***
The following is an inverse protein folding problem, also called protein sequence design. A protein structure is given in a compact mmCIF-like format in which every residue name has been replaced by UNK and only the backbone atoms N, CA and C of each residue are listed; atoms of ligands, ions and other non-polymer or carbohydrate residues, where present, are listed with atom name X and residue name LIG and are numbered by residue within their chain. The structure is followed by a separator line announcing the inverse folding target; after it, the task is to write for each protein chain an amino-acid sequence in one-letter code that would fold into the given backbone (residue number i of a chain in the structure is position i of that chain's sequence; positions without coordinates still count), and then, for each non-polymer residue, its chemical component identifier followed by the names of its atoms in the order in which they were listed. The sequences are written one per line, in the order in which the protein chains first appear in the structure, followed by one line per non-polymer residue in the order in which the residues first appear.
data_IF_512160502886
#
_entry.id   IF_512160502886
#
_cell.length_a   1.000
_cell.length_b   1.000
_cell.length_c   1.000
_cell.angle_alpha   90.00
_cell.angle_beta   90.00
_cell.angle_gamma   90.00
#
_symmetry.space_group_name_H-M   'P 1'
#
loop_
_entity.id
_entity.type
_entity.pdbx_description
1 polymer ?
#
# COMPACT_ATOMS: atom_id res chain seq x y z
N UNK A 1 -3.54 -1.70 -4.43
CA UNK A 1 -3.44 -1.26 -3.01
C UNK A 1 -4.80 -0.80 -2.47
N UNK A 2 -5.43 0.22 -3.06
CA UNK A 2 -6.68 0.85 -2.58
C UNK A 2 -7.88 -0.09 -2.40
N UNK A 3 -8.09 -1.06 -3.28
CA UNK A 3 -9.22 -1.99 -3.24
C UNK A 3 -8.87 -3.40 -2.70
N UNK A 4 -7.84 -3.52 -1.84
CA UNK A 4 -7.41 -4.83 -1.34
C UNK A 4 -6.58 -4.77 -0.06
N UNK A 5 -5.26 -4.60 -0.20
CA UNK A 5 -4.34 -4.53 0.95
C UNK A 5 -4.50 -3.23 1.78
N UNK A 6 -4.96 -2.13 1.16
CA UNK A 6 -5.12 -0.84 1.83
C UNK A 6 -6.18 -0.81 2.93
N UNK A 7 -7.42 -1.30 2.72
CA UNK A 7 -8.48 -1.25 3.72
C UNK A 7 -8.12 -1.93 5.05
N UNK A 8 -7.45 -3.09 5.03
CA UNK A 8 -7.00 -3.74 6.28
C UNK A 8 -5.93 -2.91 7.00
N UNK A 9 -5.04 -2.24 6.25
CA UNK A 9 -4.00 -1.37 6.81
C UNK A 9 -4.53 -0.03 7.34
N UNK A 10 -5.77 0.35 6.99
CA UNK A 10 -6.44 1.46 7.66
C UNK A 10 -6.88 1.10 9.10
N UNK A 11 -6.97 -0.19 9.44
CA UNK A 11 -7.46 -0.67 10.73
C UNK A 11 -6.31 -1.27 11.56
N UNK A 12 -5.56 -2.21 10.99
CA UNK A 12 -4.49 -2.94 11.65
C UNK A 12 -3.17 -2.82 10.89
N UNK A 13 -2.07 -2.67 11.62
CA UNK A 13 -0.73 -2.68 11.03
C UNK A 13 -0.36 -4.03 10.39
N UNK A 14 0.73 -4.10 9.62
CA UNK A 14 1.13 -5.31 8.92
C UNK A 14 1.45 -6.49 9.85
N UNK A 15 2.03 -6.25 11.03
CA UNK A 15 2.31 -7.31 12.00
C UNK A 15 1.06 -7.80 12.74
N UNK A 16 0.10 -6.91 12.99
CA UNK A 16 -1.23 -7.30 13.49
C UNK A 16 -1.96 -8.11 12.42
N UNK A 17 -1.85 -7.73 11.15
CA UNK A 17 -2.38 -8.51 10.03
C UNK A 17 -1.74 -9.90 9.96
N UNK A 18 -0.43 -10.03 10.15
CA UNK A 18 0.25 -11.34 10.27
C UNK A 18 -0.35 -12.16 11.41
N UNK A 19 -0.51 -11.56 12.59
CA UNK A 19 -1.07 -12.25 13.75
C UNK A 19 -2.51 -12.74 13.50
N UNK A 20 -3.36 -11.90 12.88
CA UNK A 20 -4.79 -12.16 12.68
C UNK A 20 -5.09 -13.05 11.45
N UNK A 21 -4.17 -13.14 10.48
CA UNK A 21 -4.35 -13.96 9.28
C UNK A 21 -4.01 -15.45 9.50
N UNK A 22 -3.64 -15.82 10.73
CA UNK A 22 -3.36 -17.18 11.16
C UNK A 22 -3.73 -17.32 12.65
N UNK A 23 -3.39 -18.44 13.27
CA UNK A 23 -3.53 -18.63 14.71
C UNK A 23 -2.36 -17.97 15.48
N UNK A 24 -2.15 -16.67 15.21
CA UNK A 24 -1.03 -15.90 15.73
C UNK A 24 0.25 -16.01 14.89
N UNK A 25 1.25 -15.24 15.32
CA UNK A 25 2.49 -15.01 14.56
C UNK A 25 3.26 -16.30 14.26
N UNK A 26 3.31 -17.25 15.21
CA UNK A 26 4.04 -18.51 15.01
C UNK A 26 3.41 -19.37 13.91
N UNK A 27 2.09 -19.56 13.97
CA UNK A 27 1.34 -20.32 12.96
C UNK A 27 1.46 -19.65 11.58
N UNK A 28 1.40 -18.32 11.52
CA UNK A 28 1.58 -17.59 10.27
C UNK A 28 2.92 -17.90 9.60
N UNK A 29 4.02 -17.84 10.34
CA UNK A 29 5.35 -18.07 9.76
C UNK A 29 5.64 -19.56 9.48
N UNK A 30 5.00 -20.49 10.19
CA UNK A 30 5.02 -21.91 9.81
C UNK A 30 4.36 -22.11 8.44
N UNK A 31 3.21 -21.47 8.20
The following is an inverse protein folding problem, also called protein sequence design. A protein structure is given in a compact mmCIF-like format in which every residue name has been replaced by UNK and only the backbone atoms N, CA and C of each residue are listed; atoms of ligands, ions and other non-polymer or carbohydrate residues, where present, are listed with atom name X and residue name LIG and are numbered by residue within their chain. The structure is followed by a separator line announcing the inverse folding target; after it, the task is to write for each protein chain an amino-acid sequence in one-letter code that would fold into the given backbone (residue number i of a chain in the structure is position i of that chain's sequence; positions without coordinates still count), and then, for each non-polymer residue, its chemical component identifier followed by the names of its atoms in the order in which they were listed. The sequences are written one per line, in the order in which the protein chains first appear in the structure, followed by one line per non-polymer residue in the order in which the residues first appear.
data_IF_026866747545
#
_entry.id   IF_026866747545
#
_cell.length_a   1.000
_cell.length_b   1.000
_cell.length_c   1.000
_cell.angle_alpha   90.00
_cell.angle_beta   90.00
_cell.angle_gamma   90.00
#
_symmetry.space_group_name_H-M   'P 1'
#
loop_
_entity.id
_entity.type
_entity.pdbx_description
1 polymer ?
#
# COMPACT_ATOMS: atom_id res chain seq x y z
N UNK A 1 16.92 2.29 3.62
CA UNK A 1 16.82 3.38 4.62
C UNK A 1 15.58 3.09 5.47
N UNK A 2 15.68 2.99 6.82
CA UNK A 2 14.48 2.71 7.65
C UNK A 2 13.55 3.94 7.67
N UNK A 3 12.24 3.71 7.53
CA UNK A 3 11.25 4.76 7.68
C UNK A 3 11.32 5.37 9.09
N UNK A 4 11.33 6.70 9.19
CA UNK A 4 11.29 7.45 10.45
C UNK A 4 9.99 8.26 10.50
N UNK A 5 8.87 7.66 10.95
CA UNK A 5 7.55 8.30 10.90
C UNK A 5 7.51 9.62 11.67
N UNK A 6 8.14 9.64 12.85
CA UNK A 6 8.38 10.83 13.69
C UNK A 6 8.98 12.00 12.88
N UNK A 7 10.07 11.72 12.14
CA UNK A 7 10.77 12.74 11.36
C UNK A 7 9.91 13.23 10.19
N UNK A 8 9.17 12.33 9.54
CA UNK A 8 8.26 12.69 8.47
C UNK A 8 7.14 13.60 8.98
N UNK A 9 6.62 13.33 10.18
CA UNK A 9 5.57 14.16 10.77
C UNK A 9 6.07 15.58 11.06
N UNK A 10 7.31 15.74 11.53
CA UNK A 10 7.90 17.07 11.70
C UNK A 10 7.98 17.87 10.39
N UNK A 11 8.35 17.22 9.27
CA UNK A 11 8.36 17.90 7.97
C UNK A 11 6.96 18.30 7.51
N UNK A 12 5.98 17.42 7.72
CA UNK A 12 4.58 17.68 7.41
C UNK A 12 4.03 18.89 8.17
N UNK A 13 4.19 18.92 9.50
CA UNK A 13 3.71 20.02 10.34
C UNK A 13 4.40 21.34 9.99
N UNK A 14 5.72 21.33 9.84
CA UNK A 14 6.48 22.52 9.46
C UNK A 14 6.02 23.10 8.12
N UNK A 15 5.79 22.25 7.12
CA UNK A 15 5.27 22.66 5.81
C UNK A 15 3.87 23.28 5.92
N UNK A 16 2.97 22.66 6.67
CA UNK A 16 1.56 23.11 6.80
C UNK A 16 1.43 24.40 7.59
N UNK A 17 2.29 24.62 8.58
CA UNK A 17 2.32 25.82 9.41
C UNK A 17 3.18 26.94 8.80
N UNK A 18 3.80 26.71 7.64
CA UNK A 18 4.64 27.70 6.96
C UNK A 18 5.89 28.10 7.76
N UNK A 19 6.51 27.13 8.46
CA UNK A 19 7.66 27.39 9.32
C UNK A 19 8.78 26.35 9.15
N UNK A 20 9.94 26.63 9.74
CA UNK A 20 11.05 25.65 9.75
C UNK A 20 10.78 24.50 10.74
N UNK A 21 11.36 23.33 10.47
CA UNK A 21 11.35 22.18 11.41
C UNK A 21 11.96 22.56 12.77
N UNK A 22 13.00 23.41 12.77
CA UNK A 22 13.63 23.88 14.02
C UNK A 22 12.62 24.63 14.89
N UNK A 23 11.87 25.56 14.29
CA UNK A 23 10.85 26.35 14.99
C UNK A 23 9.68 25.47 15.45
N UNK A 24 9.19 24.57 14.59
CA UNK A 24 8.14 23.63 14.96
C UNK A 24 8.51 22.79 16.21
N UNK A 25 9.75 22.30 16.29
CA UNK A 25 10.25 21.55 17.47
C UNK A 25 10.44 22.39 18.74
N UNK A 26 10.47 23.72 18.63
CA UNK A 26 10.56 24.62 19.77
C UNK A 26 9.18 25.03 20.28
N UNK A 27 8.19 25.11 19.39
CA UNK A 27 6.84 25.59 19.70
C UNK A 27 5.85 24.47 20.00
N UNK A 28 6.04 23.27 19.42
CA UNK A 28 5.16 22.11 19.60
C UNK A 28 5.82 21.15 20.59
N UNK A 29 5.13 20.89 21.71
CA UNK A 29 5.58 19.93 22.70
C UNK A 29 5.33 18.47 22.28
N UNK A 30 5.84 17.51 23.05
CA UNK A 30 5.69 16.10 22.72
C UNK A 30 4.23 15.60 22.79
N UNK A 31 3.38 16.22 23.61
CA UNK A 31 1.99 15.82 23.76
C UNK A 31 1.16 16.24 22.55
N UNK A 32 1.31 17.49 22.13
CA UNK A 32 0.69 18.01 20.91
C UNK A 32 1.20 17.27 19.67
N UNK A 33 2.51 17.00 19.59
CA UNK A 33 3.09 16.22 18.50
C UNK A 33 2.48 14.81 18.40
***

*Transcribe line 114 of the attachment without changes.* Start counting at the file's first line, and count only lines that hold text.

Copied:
data_IF_026866747545